On Sun, Feb 22, 2015 at 05:37:16PM -0500, Andy Schroder wrote:
> It's maybe not a bad idea for the wallet to try all payment_url
> mechanisms in parallel. Should we add this as a recommendation to
> wallets in TBIP75?

It doesn't need to be a recommendation I think, but maybe it would be
good to mention that a wallet may do that, if it wants.

> I actually also happen to be using nfcpy. I am having some
> reliability issues as well with it. What exactly are your problems?

Aw, interesting. Sometimes transfers seem to start and then not complete
in some way and occasionally the NFC dongle is then totally 'stuck' in some
way afterwards, that even after restarting the Python script or
reloading the driver nothing works anymore. I have to actually unplug
the dongle and plug it in again. Obviously not exactly production ready.
I had the same problems with the command line tools based on libnfc, so
it might be a problem lower down the stack. I'm not sure I have the
expertise to troubleshoot that.

> I have seen your video before. I guess I'm wondering how your
> prototype works with bitpay and bluetooth. Doesn't bitpay sign the
> payment request for you with an https based payment_url? If so, how
> do you add the bluetooth payment_url while keeping their signature
> valid?

Good point, I'm currently simply removing the signature, so that I can
modify the payment request. I haven't spoken with BitPay yet, but I hope
that they will extend their API at some point to set additional
payment_urls or provide a Bluetooth MAC and then I can do it properly
with signed requests.

> In your video it looks like the phone still has cellular and
> wifi reception (it is not offline).

You are right, I forgot to actually disable wifi and cellular data when
recording the video. But as you know it would work the same way offline.

> Regarding the NFC data formats. I would like to clarify that the
> wallets are having those events dispatched by the android OS. The
> "URI" and "mime type" events are sent to the application in the same
> way as from other sources such as a web browser, e-mail, stand alone
> QR code scanner app, etc.. So, I don't think the wallet actually
> knows it is receiving the event from NFC. That is one reason why so
> many existing wallets happen to support BIP21 payment request via
> NFC. Andreas can correct me if I am wrong on these statements. I'm a
> little weary sending the "mime type" based format over NFC because
> of backwards compatibility and because of the long certificate chain
> that needs to be transferred. You want that tap to be as robust and
> fast as possible. A bluetooth connection can have a retry without
> any user interaction.

There is a specific NFC intent that you have to list in your Android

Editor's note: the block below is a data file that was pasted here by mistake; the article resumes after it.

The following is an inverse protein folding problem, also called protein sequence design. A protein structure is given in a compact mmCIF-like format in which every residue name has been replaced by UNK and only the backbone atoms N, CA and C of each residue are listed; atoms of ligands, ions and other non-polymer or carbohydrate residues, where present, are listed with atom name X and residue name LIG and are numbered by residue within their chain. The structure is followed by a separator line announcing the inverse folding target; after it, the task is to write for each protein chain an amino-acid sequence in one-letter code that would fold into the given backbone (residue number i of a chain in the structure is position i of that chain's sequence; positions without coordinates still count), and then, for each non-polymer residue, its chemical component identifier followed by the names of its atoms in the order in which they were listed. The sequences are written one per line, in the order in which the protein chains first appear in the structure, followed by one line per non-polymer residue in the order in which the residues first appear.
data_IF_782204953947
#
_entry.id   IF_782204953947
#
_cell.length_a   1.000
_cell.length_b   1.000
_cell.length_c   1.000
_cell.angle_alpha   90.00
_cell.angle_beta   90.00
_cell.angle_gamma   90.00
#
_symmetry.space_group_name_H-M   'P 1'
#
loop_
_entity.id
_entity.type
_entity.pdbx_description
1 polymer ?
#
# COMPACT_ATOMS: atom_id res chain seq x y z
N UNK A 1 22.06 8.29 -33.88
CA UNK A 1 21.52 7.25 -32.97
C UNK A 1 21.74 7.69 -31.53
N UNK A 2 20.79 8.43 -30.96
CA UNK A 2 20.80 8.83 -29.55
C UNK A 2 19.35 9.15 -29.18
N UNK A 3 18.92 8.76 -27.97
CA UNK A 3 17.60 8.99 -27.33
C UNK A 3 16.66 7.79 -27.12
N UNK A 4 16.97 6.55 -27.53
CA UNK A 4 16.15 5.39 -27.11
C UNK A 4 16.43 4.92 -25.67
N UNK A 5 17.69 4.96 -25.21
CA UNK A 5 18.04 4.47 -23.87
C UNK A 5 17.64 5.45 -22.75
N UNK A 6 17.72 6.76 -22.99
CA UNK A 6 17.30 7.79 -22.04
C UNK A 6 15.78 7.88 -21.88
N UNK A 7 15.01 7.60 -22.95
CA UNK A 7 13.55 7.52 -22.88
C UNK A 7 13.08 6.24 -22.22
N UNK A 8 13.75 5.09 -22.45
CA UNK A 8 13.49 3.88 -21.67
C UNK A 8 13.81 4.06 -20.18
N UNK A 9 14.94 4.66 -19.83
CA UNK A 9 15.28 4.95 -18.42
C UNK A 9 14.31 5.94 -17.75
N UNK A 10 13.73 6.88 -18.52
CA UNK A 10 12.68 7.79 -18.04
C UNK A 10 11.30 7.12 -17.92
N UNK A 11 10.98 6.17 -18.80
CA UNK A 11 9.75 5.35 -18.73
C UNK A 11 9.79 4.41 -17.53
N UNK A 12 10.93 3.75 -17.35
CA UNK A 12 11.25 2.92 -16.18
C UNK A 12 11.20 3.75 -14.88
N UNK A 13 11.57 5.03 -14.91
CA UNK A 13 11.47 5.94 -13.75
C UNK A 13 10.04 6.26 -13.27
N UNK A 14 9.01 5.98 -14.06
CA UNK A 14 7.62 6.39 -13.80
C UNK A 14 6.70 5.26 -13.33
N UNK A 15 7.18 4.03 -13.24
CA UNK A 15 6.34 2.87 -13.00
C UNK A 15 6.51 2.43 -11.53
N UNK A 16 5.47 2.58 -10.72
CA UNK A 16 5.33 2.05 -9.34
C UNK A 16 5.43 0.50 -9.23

manifest, but you are right that if you already support BIP21 URIs then
it is often fairly easy and quick to also support them via NFC.

Whereas the mime type approach means that you necessarily need to be
able to actually understand BIP70, which a lot of wallet don't yet. But
personally that wouldn't hold me back using the mime type if I feel it's
the better experience. Those wallets simply have to fall back on
scanning the QR code in the meantime and then get up to speed on their
NFC and BIP70 support.

I'm still concerned that the fact, that Bluetooth is often disabled, is a
problem for the UX. And it's not just a one-time thing as with NFC,
which is - in my experience - also often disabled, but then people turn
it on and leave it on. But with Bluetooth the Android system is geared
much more towards turning it off after use and people have this general
idea of 'it uses energy, so I should disable it' and sometimes also
'Bluetooth is insecure and if I leave it on I will get hacked'. So
chances are, Bluetooth will be off most of the time, which means
everytime you pay the dialog 'Turn on Bluetooth?' will pop up, which
isn't exactly streamlined.

So the advantage of transmitting the whole BIP70 payment request via NFC
I see is, that you don't need Bluetooth to get the payment request and
for sending the transaction back the wallet can then make an intelligent
decision and first try via HTTP and only after that fails, say something
like: "You are currently offline, turn on and transmit via Bluetooth
instead?". Much less confusing to the user, in my opinion.

Another idea could be to request the permission BLUETOOTH_ADMIN which,
as far as I know, allows you to programmatically turn on Bluetooth
without user interaction. The wallet could then have a setting somewhere
that says 'automatically turn on Bluetooth during payments' which would
enable and then disable (if it was off before) Bluetooth during the
payment process. That should also be a decent compromise, at the cost of
another permission.

> There is also the "ack" memo that I mentioned in reference [2]. I
> think we can improve upon this really. Can we make a new status
> field or different bluetooth message header? I know Andreas didn't
> want to change it because that is how his app already works, but I
> don't think the way it is is ideal.

I'm fine with doing changes here - I don't think there is all that much
stuff out there yet which would break from it. At the moment I'm also
modifying BitPay's memo field to contain 'ack', as Andreas' wallet
otherwise reports a failure if I transmit the original via Bluetooth. :-)
But I was assuming that was temporary anyway (?).


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